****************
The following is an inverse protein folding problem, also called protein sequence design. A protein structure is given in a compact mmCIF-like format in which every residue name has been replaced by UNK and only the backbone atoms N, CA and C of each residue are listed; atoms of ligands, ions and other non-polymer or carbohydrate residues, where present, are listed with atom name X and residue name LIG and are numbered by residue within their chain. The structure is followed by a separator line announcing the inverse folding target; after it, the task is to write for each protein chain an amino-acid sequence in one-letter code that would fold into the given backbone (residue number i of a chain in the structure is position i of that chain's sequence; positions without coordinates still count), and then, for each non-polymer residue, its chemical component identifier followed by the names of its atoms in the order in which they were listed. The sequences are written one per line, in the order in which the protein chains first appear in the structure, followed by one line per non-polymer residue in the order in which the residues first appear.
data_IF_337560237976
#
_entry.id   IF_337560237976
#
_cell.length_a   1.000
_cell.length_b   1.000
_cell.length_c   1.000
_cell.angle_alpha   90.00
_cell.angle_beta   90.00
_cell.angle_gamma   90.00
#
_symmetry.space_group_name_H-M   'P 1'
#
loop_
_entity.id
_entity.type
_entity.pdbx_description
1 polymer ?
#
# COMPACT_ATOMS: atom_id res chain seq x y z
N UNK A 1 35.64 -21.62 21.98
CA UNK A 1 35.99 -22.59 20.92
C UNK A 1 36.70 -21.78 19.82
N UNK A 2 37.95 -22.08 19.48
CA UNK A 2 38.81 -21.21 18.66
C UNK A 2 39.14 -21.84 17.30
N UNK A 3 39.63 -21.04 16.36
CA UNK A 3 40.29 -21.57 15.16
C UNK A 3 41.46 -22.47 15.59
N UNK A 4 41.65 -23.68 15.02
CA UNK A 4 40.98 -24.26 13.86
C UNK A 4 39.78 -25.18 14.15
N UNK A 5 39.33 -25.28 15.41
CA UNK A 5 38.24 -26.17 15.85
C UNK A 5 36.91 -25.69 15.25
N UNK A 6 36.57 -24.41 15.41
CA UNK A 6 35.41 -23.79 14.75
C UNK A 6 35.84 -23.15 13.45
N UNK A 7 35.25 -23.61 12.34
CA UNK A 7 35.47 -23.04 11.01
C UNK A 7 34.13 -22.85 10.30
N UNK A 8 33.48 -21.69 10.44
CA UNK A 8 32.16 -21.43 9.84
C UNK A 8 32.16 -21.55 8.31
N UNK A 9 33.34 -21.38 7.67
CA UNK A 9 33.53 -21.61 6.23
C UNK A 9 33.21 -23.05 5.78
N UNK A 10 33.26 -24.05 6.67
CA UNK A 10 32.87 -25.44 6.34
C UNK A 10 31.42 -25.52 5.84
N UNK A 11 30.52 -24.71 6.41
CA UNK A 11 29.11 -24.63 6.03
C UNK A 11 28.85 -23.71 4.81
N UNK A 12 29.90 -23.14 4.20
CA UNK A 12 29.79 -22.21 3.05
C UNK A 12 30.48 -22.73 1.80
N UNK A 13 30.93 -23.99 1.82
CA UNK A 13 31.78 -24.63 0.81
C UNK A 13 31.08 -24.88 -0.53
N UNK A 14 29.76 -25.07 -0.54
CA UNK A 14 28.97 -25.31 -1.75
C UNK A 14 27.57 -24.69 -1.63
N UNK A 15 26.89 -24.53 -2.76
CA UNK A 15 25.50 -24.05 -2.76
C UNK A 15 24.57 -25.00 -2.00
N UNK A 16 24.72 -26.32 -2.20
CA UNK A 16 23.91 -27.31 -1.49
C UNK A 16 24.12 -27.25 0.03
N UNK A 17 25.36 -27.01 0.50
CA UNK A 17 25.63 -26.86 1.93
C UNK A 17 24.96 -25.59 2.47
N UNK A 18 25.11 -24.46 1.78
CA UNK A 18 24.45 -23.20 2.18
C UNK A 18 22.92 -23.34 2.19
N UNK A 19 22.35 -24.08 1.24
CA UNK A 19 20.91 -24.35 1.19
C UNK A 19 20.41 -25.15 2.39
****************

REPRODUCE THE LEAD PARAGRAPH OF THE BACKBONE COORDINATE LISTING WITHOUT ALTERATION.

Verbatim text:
The following is an inverse protein folding problem, also called protein sequence design. A protein structure is given in a compact mmCIF-like format in which every residue name has been replaced by UNK and only the backbone atoms N, CA and C of each residue are listed; atoms of ligands, ions and other non-polymer or carbohydrate residues, where present, are listed with atom name X and residue name LIG and are numbered by residue within their chain. The structure is followed by a separator line announcing the inverse folding target; after it, the task is to write for each protein chain an amino-acid sequence in one-letter code that would fold into the given backbone (residue number i of a chain in the structure is position i of that chain's sequence; positions without coordinates still count), and then, for each non-polymer residue, its chemical component identifier followed by the names of its atoms in the order in which they were listed. The sequences are written one per line, in the order in which the protein chains first appear in the structure, followed by one line per non-polymer residue in the order in which the residues first appear.